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Driving In Fog


Fog is a fact of life in Florida, causing low visibility and the potential for disaster on Florida roadways. One memorable pileup in 2012 involved commercial trucks as well as passenger vehicles, and took 10 lives, as well as multiple injuries. Survivors of the crash report hearing the stomach-turning sound of vehicles smashing together again and again. Between the darkness, the fog, and smoke from a nearby fire, drivers had virtually no visibility at all.

Staying Safe When Visibility is Low

What is one of the greatest causes of multi car pileups? You guessed it: fog. Considered the most treacherous of driving conditions, experts warn that drivers who do not follow basic safety tips are at risk of experiencing a collision:

  • Beware of optical illusions: Driving through dense fog gives you the perception that you are moving very slowly. Without realizing it, many drivers speed up. Instead, keep an eye on your speedometer and drop your speed instead of increasing it.
  • Keep your headlights on: Although some people want their lights off to avoid the reflection from the fog, this is a horrible idea. Your headlights are not required to help you see, but to make sure you are seen by others. So keep the lights on, and if you have fog lights on your vehicle, use those too.
  • Keep the high beams off: The water vapor will reflect light, so high beams could drastically reduce your visibility. Low beams are enough to announce your presence without diminishing your visibility too much.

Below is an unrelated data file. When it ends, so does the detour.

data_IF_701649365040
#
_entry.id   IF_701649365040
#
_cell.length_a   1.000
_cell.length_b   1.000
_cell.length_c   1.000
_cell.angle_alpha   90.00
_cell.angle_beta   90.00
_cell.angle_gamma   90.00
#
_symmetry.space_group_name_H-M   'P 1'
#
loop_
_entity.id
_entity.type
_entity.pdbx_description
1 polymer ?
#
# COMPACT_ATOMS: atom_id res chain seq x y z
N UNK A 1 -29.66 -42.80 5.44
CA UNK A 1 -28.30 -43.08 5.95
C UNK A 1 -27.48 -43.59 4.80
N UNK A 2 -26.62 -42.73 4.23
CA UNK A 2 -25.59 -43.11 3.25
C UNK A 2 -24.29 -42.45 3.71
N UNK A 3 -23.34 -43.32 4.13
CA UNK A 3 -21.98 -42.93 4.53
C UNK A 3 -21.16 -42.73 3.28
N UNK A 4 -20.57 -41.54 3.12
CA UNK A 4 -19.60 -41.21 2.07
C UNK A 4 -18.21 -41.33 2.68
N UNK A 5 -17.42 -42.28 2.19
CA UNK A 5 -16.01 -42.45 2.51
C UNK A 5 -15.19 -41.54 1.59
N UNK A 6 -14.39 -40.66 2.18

• Painted lines can help: When the fog is so dense that you can’t see much ahead, use the lines on the road to guide you. Without actually fixating on the lines, let them help you to stay in your lane and moving safely.
  • Leave plenty of space between vehicles: Although it may be tempting to follow the taillights of the car ahead of you, staying back is much safer. You never know how much vehicles are bunched up ahead, and if an accident occurs, you’ll be much more likely to avoid it if you keep a healthy distance between yourself and other drivers.
  • Pull into a parking lot: If you are really uncomfortable with the driving conditions, consider finding a parking lot, rest area, or side street and parking your car. Avoid just pulling over to the side of the road, as that could be very dangerous if other drivers believe you’re still on the roadway and rear-end you. Once you’ve pulled over, stay seat-belted and turn off your lights until the fog lifts enough for you to travel safely.

Driving Perils

Fortunately, fog is generally a temporary hazard, and one that drivers should attempt to avoid if at all possible.    If perilous conditions are unavoidable, be aware of the fact that, regardless of your level of caution, other drivers may not be as careful. If you find yourself involved in a collision due to the recklessness of another driver, the experienced legal team at the Law Offices of Robert W. Elton in Daytona & Ormond Beach can help. Contact us today for a free, confidential consultation.